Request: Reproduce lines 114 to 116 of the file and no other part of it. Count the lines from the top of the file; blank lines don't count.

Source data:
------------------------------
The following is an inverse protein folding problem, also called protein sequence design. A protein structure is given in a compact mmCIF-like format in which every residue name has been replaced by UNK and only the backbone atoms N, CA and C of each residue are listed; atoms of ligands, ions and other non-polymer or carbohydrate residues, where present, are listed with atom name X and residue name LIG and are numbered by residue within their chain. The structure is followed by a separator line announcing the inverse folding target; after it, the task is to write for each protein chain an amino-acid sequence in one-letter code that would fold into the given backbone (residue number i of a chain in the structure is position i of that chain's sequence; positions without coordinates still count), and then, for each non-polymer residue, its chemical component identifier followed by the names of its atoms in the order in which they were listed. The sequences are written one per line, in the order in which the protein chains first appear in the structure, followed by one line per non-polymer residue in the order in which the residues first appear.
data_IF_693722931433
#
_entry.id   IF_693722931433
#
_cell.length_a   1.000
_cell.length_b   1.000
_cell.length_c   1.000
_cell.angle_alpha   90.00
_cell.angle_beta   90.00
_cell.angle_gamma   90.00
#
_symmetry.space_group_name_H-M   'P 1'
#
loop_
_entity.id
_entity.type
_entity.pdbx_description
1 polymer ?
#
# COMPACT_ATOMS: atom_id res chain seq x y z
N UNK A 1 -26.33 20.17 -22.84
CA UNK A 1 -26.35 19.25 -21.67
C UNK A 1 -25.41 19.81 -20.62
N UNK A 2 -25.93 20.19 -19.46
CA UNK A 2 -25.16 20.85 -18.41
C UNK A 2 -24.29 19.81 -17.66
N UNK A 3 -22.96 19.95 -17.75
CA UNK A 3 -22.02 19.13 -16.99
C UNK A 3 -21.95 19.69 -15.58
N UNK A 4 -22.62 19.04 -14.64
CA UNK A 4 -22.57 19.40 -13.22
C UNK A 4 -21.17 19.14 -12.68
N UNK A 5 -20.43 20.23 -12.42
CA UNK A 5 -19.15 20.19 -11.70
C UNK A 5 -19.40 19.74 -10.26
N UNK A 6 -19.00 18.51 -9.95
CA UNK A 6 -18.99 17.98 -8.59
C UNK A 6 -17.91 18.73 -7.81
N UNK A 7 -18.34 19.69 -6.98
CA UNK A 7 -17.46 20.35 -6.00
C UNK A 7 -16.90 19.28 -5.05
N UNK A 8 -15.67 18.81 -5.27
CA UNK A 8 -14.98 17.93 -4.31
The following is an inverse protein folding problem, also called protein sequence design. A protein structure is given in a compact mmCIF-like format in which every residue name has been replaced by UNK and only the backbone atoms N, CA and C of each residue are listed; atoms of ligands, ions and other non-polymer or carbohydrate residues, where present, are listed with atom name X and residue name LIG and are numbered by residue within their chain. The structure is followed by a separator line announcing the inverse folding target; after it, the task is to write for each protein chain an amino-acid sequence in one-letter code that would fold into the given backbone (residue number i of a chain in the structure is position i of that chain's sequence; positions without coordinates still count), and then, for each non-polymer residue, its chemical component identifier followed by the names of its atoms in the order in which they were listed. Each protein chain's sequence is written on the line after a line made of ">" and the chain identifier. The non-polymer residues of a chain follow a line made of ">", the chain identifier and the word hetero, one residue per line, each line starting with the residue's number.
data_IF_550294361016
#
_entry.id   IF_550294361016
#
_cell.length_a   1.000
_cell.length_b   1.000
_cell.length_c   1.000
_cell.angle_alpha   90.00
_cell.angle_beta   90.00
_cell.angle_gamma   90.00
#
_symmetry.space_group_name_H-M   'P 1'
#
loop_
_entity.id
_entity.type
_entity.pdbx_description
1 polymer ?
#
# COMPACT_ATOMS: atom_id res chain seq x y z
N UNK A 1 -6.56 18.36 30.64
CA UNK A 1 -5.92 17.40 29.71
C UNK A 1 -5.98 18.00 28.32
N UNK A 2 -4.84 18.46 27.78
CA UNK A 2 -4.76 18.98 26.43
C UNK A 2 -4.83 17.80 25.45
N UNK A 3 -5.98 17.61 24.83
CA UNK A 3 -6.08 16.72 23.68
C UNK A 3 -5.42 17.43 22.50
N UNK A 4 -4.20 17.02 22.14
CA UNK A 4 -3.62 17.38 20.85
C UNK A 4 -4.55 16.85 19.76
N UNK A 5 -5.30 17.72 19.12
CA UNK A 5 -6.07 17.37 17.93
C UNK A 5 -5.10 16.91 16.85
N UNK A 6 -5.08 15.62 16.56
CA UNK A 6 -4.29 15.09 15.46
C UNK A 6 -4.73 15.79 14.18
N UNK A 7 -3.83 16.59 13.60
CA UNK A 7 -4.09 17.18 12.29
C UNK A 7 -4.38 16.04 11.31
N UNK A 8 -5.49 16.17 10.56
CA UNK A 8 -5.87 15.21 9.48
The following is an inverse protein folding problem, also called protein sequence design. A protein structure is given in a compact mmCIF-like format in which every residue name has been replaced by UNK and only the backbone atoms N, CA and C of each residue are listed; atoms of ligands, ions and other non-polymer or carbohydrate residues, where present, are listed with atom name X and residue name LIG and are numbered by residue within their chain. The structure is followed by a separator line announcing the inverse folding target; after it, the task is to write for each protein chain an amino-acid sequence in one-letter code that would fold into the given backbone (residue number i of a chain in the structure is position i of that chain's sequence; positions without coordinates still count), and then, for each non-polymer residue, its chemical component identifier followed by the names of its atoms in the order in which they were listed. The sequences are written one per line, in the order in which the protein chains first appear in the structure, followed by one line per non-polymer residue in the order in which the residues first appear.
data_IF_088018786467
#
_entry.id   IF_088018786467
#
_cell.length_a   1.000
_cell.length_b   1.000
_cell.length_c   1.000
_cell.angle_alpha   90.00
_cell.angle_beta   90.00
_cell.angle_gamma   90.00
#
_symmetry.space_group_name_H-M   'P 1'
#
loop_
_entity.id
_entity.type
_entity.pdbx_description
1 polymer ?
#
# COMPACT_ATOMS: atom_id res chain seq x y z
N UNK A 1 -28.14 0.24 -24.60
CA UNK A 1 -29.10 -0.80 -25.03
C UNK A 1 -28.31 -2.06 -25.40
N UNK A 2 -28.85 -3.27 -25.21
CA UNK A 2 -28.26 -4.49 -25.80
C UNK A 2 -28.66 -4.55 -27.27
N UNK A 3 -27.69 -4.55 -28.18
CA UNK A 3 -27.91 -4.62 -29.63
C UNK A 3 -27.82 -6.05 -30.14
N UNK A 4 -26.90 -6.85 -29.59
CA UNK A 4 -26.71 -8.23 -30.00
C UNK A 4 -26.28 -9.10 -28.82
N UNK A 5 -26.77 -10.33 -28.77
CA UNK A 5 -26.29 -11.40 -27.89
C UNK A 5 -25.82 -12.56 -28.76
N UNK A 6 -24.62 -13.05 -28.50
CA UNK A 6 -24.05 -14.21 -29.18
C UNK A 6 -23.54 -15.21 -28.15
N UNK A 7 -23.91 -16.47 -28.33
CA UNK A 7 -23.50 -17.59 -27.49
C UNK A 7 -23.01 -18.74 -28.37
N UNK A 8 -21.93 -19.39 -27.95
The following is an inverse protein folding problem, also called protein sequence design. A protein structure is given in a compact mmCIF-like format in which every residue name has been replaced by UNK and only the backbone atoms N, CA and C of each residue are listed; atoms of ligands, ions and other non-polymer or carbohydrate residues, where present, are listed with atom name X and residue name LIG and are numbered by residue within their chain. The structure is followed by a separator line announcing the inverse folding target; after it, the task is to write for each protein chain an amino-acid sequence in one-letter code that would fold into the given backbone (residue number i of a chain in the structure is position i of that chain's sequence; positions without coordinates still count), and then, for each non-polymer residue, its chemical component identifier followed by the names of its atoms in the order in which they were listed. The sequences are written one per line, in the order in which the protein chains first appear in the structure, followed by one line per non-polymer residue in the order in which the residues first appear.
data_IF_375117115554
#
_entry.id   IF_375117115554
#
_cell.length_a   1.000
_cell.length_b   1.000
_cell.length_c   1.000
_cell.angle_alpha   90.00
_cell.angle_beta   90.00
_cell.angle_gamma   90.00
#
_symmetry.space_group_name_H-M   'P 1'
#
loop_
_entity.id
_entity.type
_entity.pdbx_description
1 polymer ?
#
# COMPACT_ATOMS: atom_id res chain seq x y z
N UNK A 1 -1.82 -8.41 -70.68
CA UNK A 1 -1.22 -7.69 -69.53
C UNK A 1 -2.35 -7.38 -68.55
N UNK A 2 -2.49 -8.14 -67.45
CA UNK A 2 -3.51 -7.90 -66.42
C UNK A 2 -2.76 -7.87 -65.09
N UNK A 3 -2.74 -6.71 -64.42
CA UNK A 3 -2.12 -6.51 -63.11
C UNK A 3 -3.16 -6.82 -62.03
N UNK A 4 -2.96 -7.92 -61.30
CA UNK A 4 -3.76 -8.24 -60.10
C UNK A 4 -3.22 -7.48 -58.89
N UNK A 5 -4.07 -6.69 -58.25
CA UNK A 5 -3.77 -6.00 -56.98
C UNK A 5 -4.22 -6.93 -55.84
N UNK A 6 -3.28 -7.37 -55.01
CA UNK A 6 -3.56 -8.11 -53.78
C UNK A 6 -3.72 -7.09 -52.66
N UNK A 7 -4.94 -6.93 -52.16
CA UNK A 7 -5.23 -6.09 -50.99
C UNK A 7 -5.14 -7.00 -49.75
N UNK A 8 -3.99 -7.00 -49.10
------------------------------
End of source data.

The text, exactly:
CA UNK A 2 -28.26 -4.49 -25.80
C UNK A 2 -28.66 -4.55 -27.27
N UNK A 3 -27.69 -4.55 -28.18